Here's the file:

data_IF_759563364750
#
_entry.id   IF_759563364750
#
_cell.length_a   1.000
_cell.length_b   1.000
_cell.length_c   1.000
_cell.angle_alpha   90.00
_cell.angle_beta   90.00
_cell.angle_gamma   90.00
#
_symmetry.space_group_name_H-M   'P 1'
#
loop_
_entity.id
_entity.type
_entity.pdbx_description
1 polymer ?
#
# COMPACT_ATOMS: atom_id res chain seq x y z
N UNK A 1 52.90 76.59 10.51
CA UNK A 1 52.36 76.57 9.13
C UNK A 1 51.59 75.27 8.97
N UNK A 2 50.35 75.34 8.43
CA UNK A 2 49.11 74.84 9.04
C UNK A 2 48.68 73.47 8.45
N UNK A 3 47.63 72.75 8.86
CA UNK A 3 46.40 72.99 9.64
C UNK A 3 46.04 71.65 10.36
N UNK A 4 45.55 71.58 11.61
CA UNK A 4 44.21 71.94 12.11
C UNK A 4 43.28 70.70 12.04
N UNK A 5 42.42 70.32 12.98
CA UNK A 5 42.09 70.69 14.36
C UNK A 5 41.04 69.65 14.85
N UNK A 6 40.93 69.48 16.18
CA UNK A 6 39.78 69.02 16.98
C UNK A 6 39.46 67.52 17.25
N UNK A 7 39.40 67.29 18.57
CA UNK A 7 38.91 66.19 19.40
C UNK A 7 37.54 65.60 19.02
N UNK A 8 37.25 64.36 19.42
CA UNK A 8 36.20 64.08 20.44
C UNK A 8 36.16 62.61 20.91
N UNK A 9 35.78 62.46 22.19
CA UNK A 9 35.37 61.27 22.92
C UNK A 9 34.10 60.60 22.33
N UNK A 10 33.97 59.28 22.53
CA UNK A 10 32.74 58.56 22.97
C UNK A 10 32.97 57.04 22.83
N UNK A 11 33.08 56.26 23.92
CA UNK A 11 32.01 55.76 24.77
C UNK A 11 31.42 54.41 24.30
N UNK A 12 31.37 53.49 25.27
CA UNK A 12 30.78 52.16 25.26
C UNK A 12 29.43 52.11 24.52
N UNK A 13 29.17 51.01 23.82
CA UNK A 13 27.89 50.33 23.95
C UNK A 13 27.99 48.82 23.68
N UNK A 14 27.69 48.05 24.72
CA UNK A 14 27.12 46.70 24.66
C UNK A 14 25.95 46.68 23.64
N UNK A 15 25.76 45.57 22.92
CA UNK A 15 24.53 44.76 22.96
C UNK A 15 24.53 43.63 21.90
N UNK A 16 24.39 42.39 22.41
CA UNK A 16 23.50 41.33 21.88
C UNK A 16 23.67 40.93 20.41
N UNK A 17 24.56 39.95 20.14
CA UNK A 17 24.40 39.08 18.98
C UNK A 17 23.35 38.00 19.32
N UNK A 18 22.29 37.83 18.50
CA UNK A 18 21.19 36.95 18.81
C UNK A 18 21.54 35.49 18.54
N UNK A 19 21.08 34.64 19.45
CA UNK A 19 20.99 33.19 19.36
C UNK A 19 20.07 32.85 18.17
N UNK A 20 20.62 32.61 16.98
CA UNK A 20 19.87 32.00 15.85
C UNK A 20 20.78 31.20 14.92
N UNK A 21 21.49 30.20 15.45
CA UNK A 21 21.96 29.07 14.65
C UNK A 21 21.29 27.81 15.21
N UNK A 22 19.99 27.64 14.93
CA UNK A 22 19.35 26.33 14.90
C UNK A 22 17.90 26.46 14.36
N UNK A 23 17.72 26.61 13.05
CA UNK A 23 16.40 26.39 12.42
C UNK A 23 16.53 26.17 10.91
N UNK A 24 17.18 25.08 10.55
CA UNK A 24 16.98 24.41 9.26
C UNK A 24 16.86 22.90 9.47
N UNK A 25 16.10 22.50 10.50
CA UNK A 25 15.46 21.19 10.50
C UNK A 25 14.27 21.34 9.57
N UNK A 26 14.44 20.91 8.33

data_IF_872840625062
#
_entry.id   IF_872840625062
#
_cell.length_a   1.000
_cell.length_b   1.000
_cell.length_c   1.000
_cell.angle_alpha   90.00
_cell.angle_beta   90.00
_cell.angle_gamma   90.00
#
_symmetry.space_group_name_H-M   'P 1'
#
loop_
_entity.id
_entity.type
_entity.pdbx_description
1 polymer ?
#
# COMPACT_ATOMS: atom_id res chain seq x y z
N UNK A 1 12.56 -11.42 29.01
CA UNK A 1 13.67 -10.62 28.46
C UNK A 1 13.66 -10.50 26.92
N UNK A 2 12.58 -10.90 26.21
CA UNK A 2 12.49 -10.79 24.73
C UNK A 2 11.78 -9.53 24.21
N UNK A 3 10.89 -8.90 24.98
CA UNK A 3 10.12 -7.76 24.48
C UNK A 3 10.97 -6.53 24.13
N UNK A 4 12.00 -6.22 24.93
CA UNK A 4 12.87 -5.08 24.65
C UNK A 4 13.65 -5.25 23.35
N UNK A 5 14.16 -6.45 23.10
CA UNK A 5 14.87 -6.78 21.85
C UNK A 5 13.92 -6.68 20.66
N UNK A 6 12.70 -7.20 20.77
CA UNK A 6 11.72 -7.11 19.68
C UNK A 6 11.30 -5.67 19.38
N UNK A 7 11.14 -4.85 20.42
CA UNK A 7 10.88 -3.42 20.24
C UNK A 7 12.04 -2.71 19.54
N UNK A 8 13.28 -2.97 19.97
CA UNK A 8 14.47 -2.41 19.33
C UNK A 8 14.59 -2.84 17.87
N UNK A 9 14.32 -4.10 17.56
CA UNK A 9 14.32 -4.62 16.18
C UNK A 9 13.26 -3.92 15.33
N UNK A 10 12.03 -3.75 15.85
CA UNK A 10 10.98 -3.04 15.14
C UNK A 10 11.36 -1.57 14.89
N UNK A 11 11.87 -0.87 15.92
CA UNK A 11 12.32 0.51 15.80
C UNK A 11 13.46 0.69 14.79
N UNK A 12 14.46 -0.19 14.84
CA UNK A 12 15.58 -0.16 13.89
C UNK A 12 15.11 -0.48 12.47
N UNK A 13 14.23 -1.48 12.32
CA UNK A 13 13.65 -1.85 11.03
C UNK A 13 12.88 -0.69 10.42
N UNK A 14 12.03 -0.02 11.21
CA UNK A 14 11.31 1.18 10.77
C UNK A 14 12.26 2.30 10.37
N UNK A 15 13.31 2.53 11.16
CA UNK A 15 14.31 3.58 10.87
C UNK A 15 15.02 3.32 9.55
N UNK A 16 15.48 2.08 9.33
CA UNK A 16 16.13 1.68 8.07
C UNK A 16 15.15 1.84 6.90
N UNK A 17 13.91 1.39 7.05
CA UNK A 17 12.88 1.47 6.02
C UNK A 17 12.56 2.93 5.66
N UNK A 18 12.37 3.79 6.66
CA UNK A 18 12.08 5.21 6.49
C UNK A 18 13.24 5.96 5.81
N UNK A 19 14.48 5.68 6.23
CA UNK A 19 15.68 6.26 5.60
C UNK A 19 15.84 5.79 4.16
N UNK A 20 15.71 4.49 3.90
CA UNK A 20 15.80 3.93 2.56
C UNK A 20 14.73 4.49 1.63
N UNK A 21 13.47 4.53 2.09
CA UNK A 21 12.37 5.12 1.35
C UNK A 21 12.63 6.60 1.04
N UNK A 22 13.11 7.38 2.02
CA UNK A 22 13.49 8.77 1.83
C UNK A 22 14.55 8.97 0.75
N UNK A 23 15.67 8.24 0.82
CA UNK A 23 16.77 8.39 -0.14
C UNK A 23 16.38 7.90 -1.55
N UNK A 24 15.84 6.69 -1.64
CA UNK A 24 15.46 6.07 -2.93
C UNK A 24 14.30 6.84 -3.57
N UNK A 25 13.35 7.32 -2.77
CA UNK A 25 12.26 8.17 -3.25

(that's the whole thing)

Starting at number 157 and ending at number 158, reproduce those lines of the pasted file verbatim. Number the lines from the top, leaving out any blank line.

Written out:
CA UNK A 14 11.31 1.18 10.77
C UNK A 14 12.26 2.30 10.37